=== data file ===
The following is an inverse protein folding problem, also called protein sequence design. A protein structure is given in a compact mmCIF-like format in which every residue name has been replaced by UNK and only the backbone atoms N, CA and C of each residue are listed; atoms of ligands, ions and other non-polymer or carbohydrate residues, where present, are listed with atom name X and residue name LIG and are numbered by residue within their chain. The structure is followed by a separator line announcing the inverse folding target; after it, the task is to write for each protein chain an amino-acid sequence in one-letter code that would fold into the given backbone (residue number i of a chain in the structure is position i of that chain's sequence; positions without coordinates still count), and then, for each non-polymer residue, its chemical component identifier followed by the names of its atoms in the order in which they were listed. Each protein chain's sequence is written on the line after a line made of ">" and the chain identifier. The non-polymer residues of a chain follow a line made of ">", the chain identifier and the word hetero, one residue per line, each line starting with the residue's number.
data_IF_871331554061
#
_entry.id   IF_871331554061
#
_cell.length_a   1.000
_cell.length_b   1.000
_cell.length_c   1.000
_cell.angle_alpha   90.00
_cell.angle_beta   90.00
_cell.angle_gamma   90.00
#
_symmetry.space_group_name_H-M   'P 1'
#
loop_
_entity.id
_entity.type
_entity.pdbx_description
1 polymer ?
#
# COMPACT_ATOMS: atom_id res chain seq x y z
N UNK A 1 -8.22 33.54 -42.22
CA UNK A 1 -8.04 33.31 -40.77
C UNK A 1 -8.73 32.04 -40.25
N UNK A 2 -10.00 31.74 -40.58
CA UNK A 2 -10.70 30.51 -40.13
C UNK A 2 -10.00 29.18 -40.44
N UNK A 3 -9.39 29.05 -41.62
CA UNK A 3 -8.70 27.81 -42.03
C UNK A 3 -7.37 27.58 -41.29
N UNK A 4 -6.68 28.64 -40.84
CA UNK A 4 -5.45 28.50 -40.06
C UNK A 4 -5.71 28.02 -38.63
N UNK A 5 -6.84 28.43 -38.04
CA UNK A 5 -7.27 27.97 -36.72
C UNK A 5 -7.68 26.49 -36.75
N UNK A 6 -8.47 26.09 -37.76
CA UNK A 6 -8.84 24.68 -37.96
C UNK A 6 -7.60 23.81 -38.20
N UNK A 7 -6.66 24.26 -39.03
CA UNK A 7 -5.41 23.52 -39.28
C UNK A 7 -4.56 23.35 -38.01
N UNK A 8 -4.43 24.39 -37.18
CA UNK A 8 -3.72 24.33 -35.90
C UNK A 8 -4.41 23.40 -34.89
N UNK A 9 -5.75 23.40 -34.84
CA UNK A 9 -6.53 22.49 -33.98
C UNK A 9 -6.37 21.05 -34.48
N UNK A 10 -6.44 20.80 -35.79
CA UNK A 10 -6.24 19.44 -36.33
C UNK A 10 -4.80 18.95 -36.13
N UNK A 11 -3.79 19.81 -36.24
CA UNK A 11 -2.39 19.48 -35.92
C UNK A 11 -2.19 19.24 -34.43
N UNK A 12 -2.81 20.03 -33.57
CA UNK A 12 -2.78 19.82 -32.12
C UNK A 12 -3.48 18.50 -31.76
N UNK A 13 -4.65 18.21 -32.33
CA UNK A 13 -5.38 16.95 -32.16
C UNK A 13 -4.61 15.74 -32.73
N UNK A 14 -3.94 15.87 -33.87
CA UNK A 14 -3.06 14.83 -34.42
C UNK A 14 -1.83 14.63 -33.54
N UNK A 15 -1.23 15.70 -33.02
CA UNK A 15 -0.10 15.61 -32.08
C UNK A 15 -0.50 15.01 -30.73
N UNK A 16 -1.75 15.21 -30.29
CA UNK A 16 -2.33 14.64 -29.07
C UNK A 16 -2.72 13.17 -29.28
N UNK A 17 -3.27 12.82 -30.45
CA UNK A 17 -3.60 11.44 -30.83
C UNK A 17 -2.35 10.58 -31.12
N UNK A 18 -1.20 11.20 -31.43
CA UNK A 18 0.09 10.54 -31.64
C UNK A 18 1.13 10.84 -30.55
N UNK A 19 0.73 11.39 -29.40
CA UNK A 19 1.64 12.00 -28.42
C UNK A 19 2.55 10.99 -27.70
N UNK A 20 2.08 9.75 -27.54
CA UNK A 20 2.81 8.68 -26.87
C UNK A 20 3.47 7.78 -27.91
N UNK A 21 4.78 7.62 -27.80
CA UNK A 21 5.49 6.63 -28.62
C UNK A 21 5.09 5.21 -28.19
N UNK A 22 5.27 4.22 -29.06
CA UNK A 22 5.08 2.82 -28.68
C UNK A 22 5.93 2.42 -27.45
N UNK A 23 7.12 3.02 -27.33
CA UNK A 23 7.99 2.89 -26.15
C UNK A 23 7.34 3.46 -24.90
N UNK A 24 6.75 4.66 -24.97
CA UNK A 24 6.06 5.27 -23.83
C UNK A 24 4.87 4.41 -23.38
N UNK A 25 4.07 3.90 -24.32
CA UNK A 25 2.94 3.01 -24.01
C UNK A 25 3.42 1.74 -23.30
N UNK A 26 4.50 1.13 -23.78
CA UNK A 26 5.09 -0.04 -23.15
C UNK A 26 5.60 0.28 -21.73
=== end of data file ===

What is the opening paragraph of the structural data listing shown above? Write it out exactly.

The following is an inverse protein folding problem, also called protein sequence design. A protein structure is given in a compact mmCIF-like format in which every residue name has been replaced by UNK and only the backbone atoms N, CA and C of each residue are listed; atoms of ligands, ions and other non-polymer or carbohydrate residues, where present, are listed with atom name X and residue name LIG and are numbered by residue within their chain. The structure is followed by a separator line announcing the inverse folding target; after it, the task is to write for each protein chain an amino-acid sequence in one-letter code that would fold into the given backbone (residue number i of a chain in the structure is position i of that chain's sequence; positions without coordinates still count), and then, for each non-polymer residue, its chemical component identifier followed by the names of its atoms in the order in which they were listed. Each protein chain's sequence is written on the line after a line made of ">" and the chain identifier. The non-polymer residues of a chain follow a line made of ">", the chain identifier and the word hetero, one residue per line, each line starting with the residue's number.